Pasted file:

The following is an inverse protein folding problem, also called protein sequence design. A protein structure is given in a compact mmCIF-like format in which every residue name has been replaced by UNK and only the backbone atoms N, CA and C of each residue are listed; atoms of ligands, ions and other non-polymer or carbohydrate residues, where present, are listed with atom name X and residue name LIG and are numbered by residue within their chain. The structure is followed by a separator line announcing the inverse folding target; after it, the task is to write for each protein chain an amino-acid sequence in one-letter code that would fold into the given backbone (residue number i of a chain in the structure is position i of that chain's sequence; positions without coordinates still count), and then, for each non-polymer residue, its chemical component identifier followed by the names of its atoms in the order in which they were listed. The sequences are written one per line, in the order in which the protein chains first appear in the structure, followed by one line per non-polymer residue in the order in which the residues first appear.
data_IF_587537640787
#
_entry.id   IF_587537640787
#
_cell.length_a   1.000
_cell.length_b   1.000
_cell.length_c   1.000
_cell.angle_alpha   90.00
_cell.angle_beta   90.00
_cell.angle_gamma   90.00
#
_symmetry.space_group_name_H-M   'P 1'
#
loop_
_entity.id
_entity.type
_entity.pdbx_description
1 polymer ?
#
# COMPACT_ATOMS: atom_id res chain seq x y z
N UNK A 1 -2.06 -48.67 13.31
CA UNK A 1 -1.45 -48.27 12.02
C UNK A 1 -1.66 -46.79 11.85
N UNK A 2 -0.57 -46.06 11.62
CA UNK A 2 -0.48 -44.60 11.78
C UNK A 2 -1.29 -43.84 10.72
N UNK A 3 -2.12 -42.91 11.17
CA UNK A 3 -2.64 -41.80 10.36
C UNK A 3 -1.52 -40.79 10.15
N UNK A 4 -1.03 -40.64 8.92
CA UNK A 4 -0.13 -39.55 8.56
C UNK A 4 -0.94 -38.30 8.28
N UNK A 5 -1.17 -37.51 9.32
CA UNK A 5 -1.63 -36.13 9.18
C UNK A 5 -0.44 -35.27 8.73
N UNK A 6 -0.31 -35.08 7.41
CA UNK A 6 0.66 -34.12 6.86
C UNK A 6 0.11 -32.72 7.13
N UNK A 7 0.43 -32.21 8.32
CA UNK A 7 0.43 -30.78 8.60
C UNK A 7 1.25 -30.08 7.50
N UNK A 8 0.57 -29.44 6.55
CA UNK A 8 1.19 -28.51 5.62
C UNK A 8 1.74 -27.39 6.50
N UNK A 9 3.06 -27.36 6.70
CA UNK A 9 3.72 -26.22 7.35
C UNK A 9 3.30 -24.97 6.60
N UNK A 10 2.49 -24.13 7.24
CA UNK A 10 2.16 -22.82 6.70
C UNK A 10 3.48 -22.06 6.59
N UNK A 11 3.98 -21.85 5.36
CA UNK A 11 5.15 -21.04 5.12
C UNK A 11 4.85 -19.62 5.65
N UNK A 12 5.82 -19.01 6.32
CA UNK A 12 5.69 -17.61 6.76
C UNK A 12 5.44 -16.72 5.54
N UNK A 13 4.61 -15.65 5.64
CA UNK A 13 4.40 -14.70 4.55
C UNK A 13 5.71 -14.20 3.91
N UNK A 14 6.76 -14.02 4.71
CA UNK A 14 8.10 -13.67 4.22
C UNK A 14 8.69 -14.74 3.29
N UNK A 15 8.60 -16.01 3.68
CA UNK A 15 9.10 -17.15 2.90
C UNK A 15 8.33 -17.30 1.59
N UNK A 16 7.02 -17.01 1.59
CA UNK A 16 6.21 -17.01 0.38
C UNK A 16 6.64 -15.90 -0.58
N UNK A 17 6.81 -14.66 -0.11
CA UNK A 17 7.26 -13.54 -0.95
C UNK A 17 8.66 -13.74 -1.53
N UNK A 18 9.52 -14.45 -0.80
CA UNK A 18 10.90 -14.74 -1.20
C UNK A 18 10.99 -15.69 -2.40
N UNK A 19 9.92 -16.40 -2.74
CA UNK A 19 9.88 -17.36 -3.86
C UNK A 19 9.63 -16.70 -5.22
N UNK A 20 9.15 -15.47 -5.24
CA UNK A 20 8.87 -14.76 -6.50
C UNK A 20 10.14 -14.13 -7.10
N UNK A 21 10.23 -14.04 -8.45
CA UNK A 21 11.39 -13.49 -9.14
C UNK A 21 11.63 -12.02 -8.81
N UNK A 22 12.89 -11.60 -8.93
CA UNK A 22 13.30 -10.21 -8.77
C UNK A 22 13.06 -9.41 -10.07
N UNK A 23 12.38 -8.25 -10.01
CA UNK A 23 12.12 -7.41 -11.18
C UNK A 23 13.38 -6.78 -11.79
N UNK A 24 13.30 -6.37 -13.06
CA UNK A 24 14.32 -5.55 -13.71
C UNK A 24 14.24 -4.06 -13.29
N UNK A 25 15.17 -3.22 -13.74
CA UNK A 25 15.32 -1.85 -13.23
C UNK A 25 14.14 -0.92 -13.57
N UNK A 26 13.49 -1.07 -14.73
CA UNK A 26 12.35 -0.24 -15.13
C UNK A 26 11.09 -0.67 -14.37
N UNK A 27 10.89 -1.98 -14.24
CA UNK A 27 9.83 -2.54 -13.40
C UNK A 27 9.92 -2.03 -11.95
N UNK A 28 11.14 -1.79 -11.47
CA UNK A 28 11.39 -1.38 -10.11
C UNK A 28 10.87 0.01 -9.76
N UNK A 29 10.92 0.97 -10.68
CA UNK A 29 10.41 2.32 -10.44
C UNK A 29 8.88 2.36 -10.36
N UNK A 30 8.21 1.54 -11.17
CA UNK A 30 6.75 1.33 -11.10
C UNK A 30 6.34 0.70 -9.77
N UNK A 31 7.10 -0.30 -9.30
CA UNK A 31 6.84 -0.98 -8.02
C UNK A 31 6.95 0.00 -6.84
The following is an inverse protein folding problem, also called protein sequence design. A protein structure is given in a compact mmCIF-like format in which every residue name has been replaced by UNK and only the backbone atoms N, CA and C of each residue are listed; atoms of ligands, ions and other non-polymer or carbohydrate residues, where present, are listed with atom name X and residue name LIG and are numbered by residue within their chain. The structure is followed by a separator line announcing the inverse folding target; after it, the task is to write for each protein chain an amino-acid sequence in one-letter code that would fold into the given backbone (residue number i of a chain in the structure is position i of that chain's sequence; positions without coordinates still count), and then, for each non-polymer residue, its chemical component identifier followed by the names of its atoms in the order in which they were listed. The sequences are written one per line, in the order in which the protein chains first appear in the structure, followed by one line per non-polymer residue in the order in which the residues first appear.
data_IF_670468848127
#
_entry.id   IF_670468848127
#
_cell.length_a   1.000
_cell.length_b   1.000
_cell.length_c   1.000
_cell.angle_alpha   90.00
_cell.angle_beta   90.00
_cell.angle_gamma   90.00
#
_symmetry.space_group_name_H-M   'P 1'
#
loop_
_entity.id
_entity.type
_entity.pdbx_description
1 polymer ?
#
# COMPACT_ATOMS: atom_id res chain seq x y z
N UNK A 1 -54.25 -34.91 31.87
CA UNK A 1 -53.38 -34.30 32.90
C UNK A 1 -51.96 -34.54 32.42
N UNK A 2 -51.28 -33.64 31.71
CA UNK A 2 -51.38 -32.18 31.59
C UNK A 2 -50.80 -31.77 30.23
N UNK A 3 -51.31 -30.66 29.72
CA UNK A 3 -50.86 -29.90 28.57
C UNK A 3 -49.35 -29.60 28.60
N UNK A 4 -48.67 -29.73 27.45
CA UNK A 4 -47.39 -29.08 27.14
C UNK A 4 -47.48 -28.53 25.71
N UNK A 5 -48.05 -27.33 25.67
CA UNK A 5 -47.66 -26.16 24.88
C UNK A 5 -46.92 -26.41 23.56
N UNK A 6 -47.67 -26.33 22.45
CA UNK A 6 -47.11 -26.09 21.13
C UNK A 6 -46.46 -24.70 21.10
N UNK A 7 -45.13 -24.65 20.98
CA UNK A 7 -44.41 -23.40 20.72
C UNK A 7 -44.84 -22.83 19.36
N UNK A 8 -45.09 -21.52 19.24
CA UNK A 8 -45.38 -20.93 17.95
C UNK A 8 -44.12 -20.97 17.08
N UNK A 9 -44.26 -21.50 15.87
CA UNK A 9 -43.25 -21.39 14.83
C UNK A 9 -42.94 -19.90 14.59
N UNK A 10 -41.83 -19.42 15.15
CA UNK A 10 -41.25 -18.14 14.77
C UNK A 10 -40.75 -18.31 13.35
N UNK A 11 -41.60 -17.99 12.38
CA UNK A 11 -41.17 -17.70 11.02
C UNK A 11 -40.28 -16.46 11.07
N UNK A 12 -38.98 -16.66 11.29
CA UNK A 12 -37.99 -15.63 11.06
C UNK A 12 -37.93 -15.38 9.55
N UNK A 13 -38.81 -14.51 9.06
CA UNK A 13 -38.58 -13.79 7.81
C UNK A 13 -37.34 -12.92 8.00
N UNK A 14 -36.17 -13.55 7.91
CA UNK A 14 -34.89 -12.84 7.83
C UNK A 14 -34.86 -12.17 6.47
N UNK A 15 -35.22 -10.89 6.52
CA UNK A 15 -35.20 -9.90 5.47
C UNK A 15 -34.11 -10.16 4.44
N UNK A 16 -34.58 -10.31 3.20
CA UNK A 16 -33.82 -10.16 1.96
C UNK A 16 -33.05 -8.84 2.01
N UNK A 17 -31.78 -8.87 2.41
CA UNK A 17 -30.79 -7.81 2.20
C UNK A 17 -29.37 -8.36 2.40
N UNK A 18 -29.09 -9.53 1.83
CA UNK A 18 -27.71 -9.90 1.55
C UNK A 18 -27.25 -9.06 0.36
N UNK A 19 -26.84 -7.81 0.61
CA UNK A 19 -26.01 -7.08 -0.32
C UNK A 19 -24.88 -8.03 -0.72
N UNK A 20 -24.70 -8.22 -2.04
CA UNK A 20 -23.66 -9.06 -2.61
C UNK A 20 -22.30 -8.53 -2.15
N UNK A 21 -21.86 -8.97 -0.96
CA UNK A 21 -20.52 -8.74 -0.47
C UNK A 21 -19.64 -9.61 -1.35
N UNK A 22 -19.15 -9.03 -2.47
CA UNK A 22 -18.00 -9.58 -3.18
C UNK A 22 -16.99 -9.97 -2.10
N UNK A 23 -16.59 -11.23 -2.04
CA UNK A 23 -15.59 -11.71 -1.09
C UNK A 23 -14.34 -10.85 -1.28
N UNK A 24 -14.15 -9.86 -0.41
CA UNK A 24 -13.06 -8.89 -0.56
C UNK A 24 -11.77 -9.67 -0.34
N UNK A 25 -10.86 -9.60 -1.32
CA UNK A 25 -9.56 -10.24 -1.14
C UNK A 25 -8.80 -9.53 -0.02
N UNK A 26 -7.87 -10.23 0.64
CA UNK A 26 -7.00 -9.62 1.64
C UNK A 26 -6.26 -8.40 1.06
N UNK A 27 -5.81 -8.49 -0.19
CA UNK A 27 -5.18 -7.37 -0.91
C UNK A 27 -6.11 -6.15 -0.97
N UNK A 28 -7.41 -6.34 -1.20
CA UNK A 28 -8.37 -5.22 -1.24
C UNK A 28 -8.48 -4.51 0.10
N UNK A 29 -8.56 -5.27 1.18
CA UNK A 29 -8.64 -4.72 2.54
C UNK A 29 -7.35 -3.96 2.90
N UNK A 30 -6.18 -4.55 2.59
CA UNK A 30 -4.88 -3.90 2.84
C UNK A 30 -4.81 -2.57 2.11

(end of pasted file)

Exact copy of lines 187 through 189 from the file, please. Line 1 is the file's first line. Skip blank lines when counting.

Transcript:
N UNK A 18 -29.09 -9.53 1.83
CA UNK A 18 -27.71 -9.90 1.55
C UNK A 18 -27.25 -9.06 0.36